US President Donald Trump's revised executive order to ban travel for all immigrants coming from seven Muslim-majority nations would exclude green card holders coming from these nations. According to the newly-elected POTUS, the new immigration executive order would "protect our people" and pass the requirements of court.
According to CNN, the revised travel ban executive order could be re-proposed as early as this week and it would clarify that green card holders from the Muslim-majority countries indicated in the ban are excluded. The news website cites Homeland Security Secretary John Kelly in his Munich Security Conference Statement that, "The President is contemplating releasing a tighter, more streamlined version of the executive order."
In the last few weeks, Trump's travel ban against the countries Iran, Syria, Iran, Libya, Somalia, Sudan and Yemen caused international controversy. Should the 9th Circuit Court implemented the executive order, the country would hold the entry of citizens from these Muslim-majority nations for 90 days -- with Syrian refugees to be held at bay "indefinitely."
The Hill writes that the revised travel ban would still include the original seven countries and "will no longer tell authorities to specifically single out" and "reject Syrian refugees." The first version of the travel ban had the Trump administration face lawsuits from several human rights groups before a Seattle federal judge -- whom Trump publicly berated and blamed for any possible security issues in the country -- blocked the executive order.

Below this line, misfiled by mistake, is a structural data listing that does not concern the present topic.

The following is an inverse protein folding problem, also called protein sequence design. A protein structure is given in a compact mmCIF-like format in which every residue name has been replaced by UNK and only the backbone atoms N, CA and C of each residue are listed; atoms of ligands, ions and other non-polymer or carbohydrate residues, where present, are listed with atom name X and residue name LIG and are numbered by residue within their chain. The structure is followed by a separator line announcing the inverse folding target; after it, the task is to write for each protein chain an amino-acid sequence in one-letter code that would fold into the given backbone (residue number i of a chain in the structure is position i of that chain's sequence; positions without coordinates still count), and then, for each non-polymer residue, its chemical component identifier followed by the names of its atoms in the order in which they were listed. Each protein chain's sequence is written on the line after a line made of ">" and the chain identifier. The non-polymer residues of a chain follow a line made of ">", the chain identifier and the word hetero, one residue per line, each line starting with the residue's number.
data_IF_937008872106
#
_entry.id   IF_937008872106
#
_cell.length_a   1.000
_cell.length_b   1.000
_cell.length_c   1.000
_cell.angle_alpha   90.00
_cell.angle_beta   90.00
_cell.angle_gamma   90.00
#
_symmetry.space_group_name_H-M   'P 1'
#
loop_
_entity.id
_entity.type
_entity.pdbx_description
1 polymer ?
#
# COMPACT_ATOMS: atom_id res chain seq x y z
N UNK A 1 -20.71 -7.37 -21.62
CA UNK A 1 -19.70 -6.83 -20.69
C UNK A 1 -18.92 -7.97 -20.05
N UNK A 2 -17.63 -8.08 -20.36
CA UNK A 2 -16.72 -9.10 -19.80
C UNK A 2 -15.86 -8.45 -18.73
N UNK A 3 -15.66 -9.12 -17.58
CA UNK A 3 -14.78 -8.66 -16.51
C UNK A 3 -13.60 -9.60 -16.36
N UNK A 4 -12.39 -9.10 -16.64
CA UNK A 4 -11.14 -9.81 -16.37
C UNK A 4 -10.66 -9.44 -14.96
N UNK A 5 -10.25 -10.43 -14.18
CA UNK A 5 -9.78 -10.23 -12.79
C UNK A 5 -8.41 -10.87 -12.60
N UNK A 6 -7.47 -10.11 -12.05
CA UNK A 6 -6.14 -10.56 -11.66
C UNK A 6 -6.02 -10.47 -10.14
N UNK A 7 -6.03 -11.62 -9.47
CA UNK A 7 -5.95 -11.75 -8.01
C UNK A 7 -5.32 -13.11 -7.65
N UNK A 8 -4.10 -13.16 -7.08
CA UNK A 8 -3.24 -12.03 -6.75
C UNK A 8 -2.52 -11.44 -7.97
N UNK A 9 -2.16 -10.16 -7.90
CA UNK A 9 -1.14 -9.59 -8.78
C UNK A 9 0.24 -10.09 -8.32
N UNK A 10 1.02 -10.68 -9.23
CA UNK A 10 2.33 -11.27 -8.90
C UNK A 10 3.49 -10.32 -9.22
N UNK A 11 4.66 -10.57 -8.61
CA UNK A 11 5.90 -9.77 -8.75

After the executive order's announcement, the US travel industry expected a quick and massive decline in the number of bookings into the United States. According to Boston Globe, analysts believed the executive order to ban travelers from seven Muslim nations could cause the same damage as the Sept 11, 2001 terror attacks caused in the United States.
The same report cited several online booking websites that searches for the United States for booking went down from 17 percent to 6 percent after Trump's announcement and signing of the executive order. According to analysts, the "icy message" the announcement and signing of the executive order's intent is alarming.
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